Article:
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Sound Mixers and Editors Create Realism in Their Oscar-Contending Films

Getting the audio right is key to getting audiences to believe in what they're seeing on the screen

The sound contenders in this year’s Oscar race echo a vast auditory range, from the subtle complexities of a poet’s inner monologue to the whimsical songs of a couple falling in love, and even an explosive true-to-life battlefield. Each soundtrack harmoniously conveys a unique emotional tone, making it difficult to pick a clear standout in a crop of diverse films.

The Damien Chazelle-directed “La La Land” tested production sound mixer Steven Morrow and crew to provide the energy on set. “One thing Damien laid down was the challenge to make the music loud enough so the actors could feel it, not just hear it,” says Morrow.

The mixer used up to 32 different audio tracks to record live instruments and songs from Justin Hurwitz’s original score. “It was important to create a soundscape that was pretty but also one based in reality,” notes sound designer and sound supervising editor Ai-Ling Lee, who along with re-recording mixer Andy Nelson finely tuned moments leading into song so they didn’t feel as if they came from a vocal booth. “It was about balancing the correct blend of live and recorded elements into each song,” says Lee.

Robert Hein, the sound designer, sound editor, and re-recording mixer on “Paterson,” manipulated repetition to tell the story of a bus driver with a secret love of poetry. “Paterson wakes up every day and every day is a little different. The issue with sound when the film is repetitive is not to make the sound repetitive, but reflect on that,” says Hein. “The intention of the film was to feel that quality of every day being somewhat similar but not. We did a lot of delicate maneuvering with sounds and tried to make it evolve as the film went along. It was important to have every day feel like it was the same but in reality every day was different and special.”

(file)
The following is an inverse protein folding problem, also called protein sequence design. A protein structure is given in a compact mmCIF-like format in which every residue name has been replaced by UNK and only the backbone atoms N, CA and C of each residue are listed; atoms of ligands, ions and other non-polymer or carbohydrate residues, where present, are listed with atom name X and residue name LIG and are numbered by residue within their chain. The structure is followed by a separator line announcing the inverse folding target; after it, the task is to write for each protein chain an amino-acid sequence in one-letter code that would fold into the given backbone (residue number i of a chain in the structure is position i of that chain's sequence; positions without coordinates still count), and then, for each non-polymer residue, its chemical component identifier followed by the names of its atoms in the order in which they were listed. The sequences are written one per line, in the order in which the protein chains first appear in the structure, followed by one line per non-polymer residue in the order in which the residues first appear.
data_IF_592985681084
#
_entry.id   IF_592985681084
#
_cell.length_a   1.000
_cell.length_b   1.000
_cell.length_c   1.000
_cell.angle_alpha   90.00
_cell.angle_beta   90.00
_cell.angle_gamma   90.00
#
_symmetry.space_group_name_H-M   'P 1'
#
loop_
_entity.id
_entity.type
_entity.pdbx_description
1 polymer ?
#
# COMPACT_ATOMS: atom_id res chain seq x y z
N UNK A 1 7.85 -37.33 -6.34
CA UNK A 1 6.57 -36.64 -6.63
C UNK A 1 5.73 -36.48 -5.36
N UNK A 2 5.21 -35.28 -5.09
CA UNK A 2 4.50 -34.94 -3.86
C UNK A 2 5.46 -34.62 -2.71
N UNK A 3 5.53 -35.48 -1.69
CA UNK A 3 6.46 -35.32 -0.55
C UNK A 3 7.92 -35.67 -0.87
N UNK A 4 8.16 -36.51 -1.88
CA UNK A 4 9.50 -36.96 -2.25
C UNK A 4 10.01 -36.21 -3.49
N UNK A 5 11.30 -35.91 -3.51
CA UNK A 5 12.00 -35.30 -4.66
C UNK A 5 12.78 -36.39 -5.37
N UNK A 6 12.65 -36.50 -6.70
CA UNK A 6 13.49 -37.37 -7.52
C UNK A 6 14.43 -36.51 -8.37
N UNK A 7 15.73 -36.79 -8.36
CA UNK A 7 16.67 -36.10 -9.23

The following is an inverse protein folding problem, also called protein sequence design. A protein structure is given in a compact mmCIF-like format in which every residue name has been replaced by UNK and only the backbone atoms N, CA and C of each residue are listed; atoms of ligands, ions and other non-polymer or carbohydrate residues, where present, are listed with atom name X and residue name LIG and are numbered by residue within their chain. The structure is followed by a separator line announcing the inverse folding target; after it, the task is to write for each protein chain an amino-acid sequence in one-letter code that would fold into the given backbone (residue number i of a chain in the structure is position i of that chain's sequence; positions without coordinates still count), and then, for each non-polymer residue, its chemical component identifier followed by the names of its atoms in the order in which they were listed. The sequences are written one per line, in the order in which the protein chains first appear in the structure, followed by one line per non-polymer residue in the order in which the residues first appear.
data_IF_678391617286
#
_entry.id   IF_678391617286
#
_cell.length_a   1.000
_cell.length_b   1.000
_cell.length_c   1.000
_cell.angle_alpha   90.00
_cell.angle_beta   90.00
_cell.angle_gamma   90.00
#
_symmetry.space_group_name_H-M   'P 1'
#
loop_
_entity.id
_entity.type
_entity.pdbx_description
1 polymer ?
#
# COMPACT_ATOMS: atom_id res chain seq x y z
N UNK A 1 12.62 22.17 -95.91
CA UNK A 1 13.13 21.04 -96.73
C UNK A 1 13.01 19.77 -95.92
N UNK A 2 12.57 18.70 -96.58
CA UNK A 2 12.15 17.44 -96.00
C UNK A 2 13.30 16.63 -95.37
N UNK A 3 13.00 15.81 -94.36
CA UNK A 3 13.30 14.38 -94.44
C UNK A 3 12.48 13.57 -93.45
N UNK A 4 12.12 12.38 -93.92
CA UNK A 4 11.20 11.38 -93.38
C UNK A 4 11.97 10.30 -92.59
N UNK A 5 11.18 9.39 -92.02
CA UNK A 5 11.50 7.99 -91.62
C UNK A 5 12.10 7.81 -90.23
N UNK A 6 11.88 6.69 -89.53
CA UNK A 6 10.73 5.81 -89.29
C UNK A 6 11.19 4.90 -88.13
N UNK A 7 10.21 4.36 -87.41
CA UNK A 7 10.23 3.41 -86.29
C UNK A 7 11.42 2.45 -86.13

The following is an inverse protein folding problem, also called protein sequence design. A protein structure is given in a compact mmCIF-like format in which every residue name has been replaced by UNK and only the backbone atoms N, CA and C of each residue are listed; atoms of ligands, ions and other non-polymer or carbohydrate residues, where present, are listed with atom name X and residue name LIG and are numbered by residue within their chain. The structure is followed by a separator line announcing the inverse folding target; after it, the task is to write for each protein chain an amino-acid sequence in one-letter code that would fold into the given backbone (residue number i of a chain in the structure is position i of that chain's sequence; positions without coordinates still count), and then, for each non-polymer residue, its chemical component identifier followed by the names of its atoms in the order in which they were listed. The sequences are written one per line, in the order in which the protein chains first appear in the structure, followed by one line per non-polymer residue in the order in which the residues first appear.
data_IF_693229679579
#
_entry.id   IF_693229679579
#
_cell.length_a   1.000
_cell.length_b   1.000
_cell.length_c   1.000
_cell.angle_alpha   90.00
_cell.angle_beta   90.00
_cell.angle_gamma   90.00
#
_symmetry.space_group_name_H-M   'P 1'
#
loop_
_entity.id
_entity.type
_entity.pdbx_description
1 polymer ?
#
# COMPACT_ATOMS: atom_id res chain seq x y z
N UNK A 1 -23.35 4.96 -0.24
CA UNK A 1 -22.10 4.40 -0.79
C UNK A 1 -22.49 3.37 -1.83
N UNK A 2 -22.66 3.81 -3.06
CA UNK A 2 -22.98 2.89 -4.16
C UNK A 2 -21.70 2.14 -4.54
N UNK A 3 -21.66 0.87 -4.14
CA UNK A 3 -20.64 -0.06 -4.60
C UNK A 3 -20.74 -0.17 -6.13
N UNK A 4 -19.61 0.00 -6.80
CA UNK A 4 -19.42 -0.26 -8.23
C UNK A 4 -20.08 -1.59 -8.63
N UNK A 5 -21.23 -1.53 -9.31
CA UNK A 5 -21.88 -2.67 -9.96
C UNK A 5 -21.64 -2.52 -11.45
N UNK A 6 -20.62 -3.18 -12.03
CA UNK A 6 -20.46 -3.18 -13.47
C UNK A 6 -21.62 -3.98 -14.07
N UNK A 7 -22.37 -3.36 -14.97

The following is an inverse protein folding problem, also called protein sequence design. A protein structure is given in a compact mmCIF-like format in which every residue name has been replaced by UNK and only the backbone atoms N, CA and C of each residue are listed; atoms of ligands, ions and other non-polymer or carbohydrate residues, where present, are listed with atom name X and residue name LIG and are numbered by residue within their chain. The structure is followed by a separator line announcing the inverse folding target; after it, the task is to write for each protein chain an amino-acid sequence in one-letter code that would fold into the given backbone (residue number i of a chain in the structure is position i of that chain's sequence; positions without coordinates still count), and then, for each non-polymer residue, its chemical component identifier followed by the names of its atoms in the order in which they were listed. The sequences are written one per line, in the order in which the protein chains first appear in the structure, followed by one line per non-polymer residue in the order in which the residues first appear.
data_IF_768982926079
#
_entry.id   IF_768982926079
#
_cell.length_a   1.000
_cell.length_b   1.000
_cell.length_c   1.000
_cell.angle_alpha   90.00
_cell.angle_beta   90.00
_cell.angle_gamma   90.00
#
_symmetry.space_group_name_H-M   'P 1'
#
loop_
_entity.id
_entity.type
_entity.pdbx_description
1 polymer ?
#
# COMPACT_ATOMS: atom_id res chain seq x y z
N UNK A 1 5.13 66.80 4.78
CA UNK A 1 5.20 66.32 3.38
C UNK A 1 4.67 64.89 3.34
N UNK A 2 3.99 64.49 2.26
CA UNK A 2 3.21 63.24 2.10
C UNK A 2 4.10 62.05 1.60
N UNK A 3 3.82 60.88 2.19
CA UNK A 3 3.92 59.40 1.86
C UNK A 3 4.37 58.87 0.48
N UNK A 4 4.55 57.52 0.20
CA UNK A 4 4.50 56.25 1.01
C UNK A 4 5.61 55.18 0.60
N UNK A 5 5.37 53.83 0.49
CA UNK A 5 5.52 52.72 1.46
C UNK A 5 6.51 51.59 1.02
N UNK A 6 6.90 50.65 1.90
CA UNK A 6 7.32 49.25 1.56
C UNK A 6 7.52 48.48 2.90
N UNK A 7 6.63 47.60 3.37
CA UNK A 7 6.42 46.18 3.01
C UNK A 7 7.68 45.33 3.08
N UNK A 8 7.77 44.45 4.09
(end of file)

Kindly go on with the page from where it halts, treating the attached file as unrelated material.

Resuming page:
The sound team behind Mel Gibson’s “Hacksaw Ridge,” which is based on a true story, created intense combat sequences to place the audience directly into the experience. “Everything was high-impact and very visceral, very engaging,” says sound designer and re-recording mixer Robert Mackenzie. “It was about creating a real intimate and personal portrayal of what it is like to be in the thick of the battle.”

In building the intensity, sound supervisor and re-recording mixer Andy Wright played guns to a realistic level, with explosions overpowering the audience to keep them on edge.

Randy Thom, supervising sound designer, sound editor, and re-recording mixer, was tasked with finding authentic sounds for the period film “Allied,” starring Brad Pitt and Marion Cotillard. “We not only had to find cars from the 1940s but cars you would most likely hear in North Africa and England,” says Thom. For its re-creation of the London Blitz, the sound team went to England’s Imperial War Museum to retrieve original sounds. “We used a variety of recordings from other places as well and pieced them all together to make it as believable and authentic and powerful of a montage as we could.”

For “Manchester by the Sea,” supervising sound editor, sound designer, and re-recording mixer Jacob Ribicoff traveled to Massachusetts to record environments for all the locations, making stops in Beverly and Gloucester before heading to the practical sets that included a high school, hockey rink, fisherman’s bar, hospital and beaches.

In building environments around Casey Affleck’s character Lee Chandler, simplicity was key.
“Sound extends the landscape so that it can wrap itself around the viewer,” Ribicoff explains. “All it took was one proper wind or bird or boat engine to connect the viewer and characters to their landscape. We also made a choice to feel wind from inside the rooms in the house; feel it, not hear it.”

While Marvel’s “Doctor Strange” may seem like a visual spectacle, a layered aural story had to be shaped by supervising sound editor Shannon Mills and the sound team.

“Magic is always hard because it’s so subjective,” says Mills. “It can sound like a lot of things, so trying to find the tone that tells the story or what’s in the director’s mind is a hard thing to figure out.”

To provide sound to the M.C. Escher-esque visuals, where buildings begin to distort, the team needed to find the right balance of real and magical sounds so it felt fantastical but in realistic way.

Even the cape Doctor Strange wears needed a touch of magic.

“We knew early on we had to walk a line of believability and flair and comedy for his cape,” says Mills. “We created voices with cloth as a palette and tried to give him a little bit of character or speech so it wasn’t cartoonish.”

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